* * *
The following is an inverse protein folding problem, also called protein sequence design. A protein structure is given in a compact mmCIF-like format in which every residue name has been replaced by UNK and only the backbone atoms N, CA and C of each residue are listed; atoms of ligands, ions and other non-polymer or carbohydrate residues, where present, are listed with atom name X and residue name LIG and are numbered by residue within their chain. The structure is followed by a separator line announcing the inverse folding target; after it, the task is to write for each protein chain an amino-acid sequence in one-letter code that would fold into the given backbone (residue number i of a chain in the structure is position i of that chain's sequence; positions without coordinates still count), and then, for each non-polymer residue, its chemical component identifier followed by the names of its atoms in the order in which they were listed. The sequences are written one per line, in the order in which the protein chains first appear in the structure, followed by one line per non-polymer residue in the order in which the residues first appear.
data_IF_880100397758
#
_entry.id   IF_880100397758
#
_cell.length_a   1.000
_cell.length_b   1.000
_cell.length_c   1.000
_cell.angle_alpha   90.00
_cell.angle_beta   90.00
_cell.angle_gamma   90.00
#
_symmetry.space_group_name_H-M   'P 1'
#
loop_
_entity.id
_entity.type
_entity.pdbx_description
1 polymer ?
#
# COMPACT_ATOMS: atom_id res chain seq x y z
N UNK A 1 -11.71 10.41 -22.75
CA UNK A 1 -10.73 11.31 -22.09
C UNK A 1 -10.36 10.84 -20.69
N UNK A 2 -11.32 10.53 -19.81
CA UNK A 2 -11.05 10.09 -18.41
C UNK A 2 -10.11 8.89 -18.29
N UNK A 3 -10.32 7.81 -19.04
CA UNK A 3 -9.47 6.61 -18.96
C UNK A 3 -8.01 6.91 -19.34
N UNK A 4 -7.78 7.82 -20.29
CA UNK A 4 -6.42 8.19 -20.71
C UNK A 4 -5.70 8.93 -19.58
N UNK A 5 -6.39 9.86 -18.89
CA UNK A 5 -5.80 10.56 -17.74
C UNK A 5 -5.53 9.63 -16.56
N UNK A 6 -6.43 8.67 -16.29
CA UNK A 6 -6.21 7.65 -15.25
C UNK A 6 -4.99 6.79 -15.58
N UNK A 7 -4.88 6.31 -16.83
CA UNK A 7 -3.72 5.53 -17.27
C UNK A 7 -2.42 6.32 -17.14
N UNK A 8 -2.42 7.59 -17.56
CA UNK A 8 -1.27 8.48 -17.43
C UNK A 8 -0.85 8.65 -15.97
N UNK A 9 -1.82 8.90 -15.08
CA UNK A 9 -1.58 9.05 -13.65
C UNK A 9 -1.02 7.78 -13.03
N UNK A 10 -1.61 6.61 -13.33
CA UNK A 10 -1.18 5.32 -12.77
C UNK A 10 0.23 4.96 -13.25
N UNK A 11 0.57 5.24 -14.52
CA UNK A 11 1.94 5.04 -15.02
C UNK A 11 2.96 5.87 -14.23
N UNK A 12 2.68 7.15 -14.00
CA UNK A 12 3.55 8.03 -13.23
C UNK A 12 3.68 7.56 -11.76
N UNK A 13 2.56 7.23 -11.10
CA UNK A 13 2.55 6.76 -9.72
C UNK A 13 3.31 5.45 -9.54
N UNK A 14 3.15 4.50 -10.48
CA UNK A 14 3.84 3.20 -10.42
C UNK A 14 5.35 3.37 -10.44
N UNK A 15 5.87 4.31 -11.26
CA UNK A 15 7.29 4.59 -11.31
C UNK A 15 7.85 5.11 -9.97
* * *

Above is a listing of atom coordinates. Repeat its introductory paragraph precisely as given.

The following is an inverse protein folding problem, also called protein sequence design. A protein structure is given in a compact mmCIF-like format in which every residue name has been replaced by UNK and only the backbone atoms N, CA and C of each residue are listed; atoms of ligands, ions and other non-polymer or carbohydrate residues, where present, are listed with atom name X and residue name LIG and are numbered by residue within their chain. The structure is followed by a separator line announcing the inverse folding target; after it, the task is to write for each protein chain an amino-acid sequence in one-letter code that would fold into the given backbone (residue number i of a chain in the structure is position i of that chain's sequence; positions without coordinates still count), and then, for each non-polymer residue, its chemical component identifier followed by the names of its atoms in the order in which they were listed. The sequences are written one per line, in the order in which the protein chains first appear in the structure, followed by one line per non-polymer residue in the order in which the residues first appear.